Beef And Apple Exports To Japan
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Apples and Beef: and in-depth look at U.S. exports to Japan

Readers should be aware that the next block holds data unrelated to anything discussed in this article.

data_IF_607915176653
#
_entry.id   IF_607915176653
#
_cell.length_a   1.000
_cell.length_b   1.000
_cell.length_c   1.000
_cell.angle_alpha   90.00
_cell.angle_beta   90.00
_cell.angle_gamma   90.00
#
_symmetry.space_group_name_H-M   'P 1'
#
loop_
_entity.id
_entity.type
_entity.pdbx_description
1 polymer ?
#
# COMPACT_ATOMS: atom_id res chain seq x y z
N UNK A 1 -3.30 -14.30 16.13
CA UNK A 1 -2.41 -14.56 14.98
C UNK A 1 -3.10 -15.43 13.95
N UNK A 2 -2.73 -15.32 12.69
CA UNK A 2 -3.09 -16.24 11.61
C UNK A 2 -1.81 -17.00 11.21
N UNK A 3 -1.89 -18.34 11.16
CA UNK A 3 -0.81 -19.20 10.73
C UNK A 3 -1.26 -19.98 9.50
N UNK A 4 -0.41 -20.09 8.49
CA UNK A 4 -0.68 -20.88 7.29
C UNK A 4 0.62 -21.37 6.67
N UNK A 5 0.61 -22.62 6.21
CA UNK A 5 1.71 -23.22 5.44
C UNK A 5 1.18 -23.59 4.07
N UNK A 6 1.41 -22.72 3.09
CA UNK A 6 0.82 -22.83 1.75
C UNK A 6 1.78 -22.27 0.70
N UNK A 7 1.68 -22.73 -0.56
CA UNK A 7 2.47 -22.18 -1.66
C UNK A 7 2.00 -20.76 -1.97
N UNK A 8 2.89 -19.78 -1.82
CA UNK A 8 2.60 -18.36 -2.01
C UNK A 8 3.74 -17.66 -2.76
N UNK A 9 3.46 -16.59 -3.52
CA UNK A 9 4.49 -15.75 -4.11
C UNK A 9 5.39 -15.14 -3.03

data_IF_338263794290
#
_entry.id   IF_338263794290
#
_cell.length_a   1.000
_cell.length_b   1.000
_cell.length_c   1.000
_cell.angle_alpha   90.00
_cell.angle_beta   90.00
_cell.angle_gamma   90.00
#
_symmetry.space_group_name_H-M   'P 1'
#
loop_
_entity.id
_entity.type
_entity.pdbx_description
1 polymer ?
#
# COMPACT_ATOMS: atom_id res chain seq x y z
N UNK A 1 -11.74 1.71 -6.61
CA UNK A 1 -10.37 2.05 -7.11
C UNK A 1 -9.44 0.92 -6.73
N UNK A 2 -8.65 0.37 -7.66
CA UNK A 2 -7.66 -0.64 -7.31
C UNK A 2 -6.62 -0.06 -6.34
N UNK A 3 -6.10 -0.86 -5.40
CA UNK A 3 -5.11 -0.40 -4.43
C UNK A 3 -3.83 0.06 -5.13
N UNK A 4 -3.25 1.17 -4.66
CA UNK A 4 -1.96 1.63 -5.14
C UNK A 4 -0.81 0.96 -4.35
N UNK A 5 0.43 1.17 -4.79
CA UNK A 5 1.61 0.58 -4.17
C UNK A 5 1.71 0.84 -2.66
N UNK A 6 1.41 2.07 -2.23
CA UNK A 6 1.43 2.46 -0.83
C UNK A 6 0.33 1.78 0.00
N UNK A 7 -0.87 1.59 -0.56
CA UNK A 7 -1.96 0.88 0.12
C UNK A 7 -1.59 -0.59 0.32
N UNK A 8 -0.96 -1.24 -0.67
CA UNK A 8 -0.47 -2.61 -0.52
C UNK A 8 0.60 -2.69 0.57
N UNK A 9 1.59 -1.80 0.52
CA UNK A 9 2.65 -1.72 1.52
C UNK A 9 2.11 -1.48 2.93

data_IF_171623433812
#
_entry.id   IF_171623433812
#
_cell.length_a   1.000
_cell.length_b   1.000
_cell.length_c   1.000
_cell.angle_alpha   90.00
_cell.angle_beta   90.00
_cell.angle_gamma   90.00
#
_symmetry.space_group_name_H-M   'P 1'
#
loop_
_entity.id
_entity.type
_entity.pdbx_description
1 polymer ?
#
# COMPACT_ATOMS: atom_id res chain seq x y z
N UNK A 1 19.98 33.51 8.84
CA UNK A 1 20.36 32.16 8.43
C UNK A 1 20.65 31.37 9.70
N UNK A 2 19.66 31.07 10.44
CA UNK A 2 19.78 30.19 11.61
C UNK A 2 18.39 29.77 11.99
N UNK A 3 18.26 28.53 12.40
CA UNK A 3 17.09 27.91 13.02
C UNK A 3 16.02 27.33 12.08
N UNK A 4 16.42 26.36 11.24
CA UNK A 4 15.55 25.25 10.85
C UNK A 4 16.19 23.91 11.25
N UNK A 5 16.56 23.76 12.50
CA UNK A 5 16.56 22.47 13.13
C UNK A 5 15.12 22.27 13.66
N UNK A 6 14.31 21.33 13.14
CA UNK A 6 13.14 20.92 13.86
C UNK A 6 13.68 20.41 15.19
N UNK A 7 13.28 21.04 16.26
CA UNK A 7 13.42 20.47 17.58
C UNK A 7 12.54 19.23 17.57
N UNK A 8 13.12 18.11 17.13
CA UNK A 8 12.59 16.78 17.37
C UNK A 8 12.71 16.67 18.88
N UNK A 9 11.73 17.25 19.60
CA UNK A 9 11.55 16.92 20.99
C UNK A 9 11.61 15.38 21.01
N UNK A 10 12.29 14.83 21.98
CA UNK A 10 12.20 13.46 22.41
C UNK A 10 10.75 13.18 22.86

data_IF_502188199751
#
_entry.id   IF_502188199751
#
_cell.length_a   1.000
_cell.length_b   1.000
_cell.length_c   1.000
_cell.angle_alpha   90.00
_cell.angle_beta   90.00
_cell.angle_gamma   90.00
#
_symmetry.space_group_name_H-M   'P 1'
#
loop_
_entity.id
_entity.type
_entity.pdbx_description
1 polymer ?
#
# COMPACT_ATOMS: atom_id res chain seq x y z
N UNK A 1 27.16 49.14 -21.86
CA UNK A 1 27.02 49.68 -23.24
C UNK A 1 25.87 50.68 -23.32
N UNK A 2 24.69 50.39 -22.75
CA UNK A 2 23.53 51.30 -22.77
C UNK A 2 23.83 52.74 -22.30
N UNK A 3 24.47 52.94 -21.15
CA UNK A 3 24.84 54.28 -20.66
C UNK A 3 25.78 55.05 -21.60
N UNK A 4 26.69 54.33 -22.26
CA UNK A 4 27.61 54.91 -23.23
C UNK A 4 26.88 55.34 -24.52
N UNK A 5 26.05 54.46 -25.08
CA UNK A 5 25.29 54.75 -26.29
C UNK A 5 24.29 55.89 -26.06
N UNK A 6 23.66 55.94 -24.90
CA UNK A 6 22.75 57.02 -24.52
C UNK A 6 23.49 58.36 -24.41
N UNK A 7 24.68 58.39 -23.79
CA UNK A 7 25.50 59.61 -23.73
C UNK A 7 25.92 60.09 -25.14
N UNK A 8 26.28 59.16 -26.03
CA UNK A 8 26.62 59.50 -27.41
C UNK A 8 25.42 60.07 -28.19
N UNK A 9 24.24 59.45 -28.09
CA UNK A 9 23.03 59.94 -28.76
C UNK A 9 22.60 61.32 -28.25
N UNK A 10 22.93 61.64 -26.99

Agriculture is one of the most disputed issues in the global economy, dealing with everything ranging from protectionism to health standards. In the current round of the WTO, the Doha round, agriculture is one of the most prominent features on the development agenda. Although much of the agenda deals with the developing world, there are issues disputed between developed countries as well. The U.S. and Japan have had a strong, but relatively new, trading partnership, including agricultural products. There have been a number of issues surrounding agriculture, some minor, and some requiring WTO involvement. Two of the most heavily disputed products are U.S. products are U.S. apples and U.S. beef exports to Japan. Aside from the market issues, there are numerous non-market barriers in Japan that have created a very complicated and heated situation for U.S. exporters. The following paper will analyze the non-market barriers and their resolutions for U.S. exporters of apples and beef into the Japanese market. The paper is divided into two sections – it first discusses apples and then beef. Each section includes an introduction to the problems specific to the product, some background information on the issue, a description of the non-market barriers and reasons for implementing them, the response to the non-market barriers, the involvement of the WTO or other organizations, and finally, the resolution of the problem and the current situation. This paper illustrates how and why the Japanese government restricted U.S. apple and beef imports, and also how the U.S. exporters worked with the government as well as the WTO and other organizations to achieve more exporting privileges.